Faced With Soaring Costs, Tight Supply, Renters Tap Crowdsourcing, Government Aid

Charity begins at home, and home is often the endpoint as well. In a rental housing market that’s got millions feeling frantic, desperation is yielding to innovation and improvisation.

Anyone who’s gone on the hunt for a regular rental lately is aware of the price increases and shortages in the market now. It’s been trending since at least the start of the year.

In its report “America’s Rental Housing 2022,” the Joint Center for Housing Studies of Harvard University (JCHS) said this began last year, noting that the on a “resurgence in demand, the overall rental vacancy rate dropped to just 5.8 percent—its lowest reading since the mid-1980s.”

JCHS added that “strong demand also caused rents to increase; asking rents for all professionally managed apartments spiked in the third quarter last year, led by a 13.8 percent jump for units in higher-quality buildings.”

Rent.com reported on May 13 that prices are up by double digits year over year with one-bedroom units rising 26.5%, and two-bedroom rents up 25.7% so far in 2022.

For added context, on Wednesday (May 18) vacation rental data firm AirDNA said short-term rentals (STRs) in New York City controlled by Airbnb and Vrbo now number 22,000 compared to 7,500 rental listings in the area.

See also: NYC Has More Airbnb, Vrbo Rentals Than Apartments

A Local and Global Problem

With the National Association of Realtors (NAR) reporting in early May that “The first quarter of 2022 saw more markets reach double-digit annual price gains,” with 70% of 185 measured metros spiking — a four percentage point increase in one quarter — homeownership is not an option for tens of millions, and with rents spiking, renters are between a rock and hard place.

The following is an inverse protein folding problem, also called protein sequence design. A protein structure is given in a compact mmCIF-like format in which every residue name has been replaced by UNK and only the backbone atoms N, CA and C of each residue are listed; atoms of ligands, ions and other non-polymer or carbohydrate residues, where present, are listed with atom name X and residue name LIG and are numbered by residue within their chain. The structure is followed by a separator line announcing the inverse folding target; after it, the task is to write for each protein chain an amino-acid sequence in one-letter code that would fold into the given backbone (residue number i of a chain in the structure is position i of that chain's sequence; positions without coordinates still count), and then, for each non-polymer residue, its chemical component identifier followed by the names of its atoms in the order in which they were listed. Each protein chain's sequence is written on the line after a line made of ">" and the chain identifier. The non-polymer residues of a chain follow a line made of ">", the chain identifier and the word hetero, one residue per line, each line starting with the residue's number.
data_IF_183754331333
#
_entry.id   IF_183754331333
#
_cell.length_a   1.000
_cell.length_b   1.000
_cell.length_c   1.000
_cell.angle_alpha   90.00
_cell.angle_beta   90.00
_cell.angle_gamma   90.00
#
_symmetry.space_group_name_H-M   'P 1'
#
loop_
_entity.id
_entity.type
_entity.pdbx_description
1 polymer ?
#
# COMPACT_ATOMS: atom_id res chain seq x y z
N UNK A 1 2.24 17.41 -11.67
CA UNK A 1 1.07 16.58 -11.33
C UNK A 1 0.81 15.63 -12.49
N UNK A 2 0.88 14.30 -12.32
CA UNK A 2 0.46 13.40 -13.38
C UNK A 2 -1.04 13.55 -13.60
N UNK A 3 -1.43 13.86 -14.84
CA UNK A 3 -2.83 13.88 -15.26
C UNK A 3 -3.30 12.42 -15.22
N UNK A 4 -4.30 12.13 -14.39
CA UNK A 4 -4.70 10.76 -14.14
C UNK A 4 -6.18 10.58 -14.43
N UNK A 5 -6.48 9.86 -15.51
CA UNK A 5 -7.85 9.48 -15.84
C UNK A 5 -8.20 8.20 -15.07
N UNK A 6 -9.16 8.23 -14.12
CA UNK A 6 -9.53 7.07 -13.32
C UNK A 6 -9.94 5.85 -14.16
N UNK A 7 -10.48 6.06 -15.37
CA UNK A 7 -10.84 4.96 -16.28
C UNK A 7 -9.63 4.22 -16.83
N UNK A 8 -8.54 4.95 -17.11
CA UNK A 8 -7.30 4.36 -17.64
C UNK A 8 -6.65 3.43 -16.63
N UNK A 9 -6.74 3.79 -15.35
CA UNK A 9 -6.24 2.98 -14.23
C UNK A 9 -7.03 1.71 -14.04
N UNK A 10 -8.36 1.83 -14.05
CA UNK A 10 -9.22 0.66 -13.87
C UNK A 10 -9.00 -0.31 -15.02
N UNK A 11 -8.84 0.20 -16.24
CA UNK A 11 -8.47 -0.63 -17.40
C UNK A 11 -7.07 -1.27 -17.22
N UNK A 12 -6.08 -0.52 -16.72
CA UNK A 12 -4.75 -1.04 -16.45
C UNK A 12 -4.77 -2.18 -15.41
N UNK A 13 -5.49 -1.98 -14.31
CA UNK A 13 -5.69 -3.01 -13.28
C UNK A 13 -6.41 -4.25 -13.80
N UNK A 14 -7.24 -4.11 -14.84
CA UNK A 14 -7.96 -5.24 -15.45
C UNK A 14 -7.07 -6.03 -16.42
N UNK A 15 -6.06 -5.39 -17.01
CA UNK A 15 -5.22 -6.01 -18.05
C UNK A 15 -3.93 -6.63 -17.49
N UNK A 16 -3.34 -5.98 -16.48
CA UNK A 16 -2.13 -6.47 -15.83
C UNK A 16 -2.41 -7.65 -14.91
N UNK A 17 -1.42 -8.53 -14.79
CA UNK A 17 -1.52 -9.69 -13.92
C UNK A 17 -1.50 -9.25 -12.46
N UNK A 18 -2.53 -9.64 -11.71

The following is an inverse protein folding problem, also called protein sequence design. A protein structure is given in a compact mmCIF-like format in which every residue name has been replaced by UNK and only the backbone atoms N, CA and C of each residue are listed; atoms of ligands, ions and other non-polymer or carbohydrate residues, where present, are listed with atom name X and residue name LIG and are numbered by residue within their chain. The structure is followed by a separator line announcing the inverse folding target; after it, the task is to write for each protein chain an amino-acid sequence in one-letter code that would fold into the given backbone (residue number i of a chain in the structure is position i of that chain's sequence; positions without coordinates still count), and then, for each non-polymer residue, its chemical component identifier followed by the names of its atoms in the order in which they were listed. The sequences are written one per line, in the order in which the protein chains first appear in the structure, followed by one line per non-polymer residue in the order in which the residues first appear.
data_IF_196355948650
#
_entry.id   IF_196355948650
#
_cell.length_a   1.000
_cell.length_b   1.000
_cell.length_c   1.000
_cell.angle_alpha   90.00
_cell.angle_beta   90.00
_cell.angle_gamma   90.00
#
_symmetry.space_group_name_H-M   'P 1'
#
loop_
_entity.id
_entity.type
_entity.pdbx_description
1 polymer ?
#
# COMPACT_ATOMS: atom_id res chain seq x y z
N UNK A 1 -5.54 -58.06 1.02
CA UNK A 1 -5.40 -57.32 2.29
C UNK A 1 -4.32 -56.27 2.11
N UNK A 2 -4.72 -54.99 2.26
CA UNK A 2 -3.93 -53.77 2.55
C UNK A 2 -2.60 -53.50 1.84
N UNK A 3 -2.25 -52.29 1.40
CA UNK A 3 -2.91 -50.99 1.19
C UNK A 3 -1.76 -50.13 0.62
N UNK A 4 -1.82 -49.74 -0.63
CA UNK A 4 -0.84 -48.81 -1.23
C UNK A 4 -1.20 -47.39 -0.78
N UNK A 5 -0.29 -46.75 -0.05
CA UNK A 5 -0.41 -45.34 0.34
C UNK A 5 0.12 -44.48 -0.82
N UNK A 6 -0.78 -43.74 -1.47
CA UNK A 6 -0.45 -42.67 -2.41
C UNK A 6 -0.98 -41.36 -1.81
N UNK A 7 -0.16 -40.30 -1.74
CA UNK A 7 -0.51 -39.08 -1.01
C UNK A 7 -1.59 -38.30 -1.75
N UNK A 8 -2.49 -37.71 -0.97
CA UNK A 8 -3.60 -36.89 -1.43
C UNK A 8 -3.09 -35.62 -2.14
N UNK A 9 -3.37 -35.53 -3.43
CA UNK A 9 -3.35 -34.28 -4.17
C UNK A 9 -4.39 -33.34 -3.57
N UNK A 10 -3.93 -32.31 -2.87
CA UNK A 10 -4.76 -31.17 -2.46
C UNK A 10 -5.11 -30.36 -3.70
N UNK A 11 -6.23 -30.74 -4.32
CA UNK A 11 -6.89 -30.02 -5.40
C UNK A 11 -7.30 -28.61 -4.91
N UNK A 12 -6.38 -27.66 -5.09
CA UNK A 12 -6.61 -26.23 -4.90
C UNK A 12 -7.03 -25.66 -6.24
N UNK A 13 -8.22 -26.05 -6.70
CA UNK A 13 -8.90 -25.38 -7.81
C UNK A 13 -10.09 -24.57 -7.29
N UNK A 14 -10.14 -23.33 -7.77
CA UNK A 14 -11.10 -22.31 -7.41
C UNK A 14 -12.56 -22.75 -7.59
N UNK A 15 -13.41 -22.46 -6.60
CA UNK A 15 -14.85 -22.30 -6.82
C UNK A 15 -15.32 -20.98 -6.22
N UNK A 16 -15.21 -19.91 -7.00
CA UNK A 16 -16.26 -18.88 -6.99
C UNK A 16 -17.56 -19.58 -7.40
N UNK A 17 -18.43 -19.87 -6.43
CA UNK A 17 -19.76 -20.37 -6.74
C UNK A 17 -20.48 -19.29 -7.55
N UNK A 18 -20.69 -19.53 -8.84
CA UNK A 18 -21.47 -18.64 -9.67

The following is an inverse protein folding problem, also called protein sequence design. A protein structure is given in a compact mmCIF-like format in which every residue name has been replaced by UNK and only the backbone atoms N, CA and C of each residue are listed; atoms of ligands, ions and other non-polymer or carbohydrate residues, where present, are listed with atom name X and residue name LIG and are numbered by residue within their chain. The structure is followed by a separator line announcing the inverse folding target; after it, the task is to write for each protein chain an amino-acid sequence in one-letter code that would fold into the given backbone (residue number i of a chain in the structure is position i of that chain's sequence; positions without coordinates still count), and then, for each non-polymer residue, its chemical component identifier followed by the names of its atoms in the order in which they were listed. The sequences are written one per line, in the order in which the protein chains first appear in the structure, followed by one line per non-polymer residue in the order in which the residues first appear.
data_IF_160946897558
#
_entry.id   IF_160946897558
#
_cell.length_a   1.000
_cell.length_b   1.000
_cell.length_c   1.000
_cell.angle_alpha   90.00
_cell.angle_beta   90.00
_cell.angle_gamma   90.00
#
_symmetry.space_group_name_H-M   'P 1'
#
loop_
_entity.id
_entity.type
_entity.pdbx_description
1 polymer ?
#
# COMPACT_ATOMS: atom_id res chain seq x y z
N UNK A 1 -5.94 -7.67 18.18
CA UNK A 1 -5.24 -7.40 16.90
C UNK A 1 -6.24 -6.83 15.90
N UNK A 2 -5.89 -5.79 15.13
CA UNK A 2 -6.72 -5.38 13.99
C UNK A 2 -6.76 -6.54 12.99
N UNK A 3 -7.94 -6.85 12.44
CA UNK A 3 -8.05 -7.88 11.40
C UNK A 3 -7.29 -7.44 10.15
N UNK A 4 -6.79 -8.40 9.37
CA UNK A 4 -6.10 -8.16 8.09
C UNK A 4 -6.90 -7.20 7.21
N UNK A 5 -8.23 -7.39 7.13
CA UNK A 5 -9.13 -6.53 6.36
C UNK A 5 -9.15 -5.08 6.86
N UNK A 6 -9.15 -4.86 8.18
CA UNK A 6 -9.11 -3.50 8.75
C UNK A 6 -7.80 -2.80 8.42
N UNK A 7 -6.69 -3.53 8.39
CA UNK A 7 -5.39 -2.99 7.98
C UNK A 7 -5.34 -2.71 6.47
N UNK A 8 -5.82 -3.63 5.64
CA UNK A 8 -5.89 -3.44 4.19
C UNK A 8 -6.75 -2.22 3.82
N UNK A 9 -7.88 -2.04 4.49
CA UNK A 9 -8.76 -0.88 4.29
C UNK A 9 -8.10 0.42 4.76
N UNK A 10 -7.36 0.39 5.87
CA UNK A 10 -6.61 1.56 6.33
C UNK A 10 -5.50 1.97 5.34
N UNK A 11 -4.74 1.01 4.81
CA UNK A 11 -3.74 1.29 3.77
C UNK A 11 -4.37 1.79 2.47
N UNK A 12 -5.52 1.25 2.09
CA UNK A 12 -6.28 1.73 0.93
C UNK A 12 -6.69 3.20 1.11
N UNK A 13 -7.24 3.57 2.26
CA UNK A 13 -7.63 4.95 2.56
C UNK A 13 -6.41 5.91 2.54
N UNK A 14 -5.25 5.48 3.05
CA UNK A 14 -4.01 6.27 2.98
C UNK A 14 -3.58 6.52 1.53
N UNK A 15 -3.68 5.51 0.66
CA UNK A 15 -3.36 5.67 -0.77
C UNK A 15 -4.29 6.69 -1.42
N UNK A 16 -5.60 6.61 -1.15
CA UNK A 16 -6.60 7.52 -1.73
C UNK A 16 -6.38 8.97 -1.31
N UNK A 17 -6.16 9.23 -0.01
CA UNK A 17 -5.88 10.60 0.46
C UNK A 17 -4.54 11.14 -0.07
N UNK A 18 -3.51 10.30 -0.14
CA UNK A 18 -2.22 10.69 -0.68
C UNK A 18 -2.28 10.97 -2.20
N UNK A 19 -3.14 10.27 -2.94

NPR Marketplace reported in April that “before the pandemic, rents were generally going up about 3% from one year to the next,” compared to an average 15% hike nationwide now.

To pull together standard first, last and one month’s security deposits native to apartment renting — and in many cases, to meet high rent payments — some are using crowdfunding.

For example, on Wednesday (May 18) The Guardian Australia reported that “local fundraising campaigns on the platform related specifically to providing basic housing and accommodation needs” rose 327% since May of 2021.

GoFundMe Australia Director Nicola Britton told The Guardian that the uptrend in using the platform to fundraise for housing is “a clear picture of those falling through the cracks of traditional support. The response we are seeing to the housing crisis is reflective of a much deeper systemic issue that requires special attention.”

In a blog post, GoFundMe posted a comprehensive guide to crowdfunding and other resources for accessing emergency rental assistance from an assortment of public and private sources.

See also: FinTechs, Issuers Rally to Ease Rental Housing Crunch

Treasury’s Rent Assist Looks Ahead

After the U.S. Supreme Court ended the pandemic moratorium on evictions in August of 2021, and with most or all state-level extensions of that moratorium now expired, the federal government is moving with more urgency on Emergency Rental Assistance program funds.

On March 30, the U.S. Treasury Department said “through February 2022, state and local Emergency Rental Assistance (ERA) grantees have made over 4.7 million payments to households and spent or obligated approximately $30 billion in assistance of the program’s total $46 billion. Treasury expects the vast majority of the remaining funds to be deployed to households or paid to grantees by the middle of 2022.”

“Treasury is sharing its reallocation process for ERA2, the program’s expansion under the American Rescue Plan. Treasury’s approach to reallocating ERA2 funds is designed to ensure as many low-income renters as possible have access to this assistance during the pandemic”

Deputy Secretary of the Treasury Wally Adeyemo said, “In just one year, the Emergency Rental Assistance program built a national infrastructure for eviction prevention that never existed before and has helped keep eviction rates well below historic averages throughout the pandemic.”

“As these emergency funds run out, now is the time for state and local governments to leverage this infrastructure to provide services like right-to-counsel programs and housing counselors that will help families avoid economic scarring long after COVID-19 is in the rear-view mirror,” he said.